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Facile Fabrication of Porous Open-Cell Polymer Structures from Sacrificial "Natural Templates" and Composite Resins
ISSN: 2169-0022

Journal of Material Sciences & Engineering
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  • Research Article   
  • J Material Sci Eng 2019, Vol 8(4): 533

Facile Fabrication of Porous Open-Cell Polymer Structures from Sacrificial "Natural Templates" and Composite Resins

Siddiqui S1, Arthur Coupy1,2, Jean-Marc Tallon2 and Michel Dumon1*
1Laboratoire de Chimie des Polymères Organiques, Univ. Bordeaux, CNRS, Bordeaux INP/ENSCBP, UMR 5629, 16 avenue Pey-Berland, F-33607 Pessac Cedex, France
2Département Science et Génie Matériaux-SGM, IUT–Institut Universitaire de Technologies, Université de Bordeaux; 15 rue Naudet, F-33175 Gradignan Cedex, France
*Corresponding Author: Michel Dumon, Laboratoire de Chimie des Polymères Organiques, Univ. Bordeaux, CNRS, Bordeaux INP/ENSCBP UMR 5629, 16 avenue Pey-Berland, F-33607 Pessac Cedex, France, Tel: 33-556846183, Email: [email protected]

Received Date: Jul 26, 2019 / Accepted Date: Aug 12, 2019 / Published Date: Aug 21, 2019


In this paper, we investigate several types of “natural or bio sourced templates” (sugar, salt, bone, coral, PLA 3D-printed scaffolds) for a simple elaboration of macro porous thermoplastic or thermosetting polymers, especially based on resins commonly used in composites manufacturing. Open-cell, macro porous polymer foams are obtained from resin impregnation of a template. Process consists of 3 simple steps: a) impregnation/infiltration/infusion of the template, b) polymerization of the resin, c) removal of template, mainly by water.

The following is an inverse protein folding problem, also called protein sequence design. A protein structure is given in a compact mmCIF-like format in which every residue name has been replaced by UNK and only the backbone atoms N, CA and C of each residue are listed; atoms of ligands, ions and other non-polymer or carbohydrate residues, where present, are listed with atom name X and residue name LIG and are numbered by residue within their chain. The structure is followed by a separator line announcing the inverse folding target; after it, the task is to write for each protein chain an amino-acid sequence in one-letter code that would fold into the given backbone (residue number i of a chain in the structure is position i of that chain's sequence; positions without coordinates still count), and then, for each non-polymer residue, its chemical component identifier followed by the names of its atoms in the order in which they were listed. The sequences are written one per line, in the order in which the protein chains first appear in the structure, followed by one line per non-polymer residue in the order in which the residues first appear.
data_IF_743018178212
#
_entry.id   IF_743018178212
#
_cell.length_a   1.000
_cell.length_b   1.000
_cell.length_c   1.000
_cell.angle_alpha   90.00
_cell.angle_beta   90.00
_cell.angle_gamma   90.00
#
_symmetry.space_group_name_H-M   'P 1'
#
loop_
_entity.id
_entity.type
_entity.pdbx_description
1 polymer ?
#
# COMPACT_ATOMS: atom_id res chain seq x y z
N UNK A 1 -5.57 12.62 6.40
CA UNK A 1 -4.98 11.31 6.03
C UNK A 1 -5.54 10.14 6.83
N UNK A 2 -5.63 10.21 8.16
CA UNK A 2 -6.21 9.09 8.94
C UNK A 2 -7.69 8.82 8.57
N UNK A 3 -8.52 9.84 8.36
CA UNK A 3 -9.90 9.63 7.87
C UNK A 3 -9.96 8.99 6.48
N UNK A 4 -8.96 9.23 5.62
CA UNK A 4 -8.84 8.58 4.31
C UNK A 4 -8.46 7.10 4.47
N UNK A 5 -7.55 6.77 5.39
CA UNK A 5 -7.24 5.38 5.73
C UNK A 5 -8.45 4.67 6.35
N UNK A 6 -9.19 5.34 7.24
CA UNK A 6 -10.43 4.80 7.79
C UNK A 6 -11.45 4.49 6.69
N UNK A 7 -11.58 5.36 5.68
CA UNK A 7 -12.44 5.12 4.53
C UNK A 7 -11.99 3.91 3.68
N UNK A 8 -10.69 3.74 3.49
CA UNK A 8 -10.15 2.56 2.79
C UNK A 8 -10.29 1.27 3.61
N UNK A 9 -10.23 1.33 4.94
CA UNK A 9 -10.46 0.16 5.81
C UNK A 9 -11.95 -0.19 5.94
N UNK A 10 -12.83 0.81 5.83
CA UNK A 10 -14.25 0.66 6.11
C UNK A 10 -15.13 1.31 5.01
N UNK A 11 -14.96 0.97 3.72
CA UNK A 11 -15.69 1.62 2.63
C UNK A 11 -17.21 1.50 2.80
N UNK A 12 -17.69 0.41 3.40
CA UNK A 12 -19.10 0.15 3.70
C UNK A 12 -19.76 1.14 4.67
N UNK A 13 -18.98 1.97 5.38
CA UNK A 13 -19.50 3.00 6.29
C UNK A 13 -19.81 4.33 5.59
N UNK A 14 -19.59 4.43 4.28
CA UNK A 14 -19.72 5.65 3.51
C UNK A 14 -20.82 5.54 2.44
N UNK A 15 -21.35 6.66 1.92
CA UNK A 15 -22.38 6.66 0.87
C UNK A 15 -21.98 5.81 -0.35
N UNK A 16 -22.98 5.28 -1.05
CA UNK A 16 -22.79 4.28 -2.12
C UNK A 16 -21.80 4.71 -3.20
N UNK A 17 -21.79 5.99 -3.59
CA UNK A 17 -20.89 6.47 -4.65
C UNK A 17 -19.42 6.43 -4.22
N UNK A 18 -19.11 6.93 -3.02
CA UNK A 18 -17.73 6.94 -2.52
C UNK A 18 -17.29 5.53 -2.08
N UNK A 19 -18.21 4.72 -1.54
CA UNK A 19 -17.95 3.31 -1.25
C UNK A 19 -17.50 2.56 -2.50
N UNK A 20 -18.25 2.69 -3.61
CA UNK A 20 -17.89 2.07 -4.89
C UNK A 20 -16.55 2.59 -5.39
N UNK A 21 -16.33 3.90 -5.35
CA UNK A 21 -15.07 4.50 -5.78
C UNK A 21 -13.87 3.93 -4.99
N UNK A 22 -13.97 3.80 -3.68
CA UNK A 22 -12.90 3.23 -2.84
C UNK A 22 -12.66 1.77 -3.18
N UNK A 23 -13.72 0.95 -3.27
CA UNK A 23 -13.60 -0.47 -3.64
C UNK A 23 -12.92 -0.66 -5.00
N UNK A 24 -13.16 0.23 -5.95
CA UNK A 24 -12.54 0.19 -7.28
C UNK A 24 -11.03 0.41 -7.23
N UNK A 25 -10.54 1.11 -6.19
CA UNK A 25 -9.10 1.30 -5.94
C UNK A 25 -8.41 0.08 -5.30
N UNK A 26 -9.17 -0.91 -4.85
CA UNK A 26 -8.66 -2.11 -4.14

We compared several resins and showed that a low viscosity and a sufficient wettability enable fast impregnation of templates, where impregnation times are <4 min for samples on 10 to 30 mm thicknesses. The resulting polymeric porous structure is the overall replication of the template, exhibiting mainly open pores in the range of 100 to 500 μm, and densities from 0.25 to 0.4 g/cm3. Such open foams behave as sponges and can (re) absorb liquids either polar (water) or alcohols or silicon oil, which are filling the entire void volume. The resin filling step is valuable to introduce additives or functions in the foams (here an impact modifier is tested).

Keywords: Bio templates; Composites resins; Replication; Sugar templating; Foams; Infusion; Macro cellular polymers


Porous scaffolds and open cell porous matrices are known for many materials. Some of them have been used as sacrificial templates to produce other porous (inorganic or organic) materials from a well-defined matrix (the template) [1-3]. In this type of process -“replication”, “hard templating”, the first step is impregnation or infiltration of a porous matrix by a component and its consequent solidification, followed by the removal of the template matrix through extraction, dissolution, or selective degradation. The “replication” method is a rather simple fabrication process and ensures the direct control of morphological parameters, such as the density, void content, void size, rigidity of the resulting foams, and dimensions of foamed pieces.

In the field of polymers, light-weight materials [1-3] with nano to macro porous open cellular structures can collapse/deform (mechanically), or absorb/separate liquids. Applications are classically damping materials, energy absorbing structures, thermal insulators, sponges, catalysis media, filtration media and membranes. Many papers have been published on porous replicated polymers from sacrificial templates [1-3]; the reported studies are often concerned by small pore sizes and the processes are sophisticated.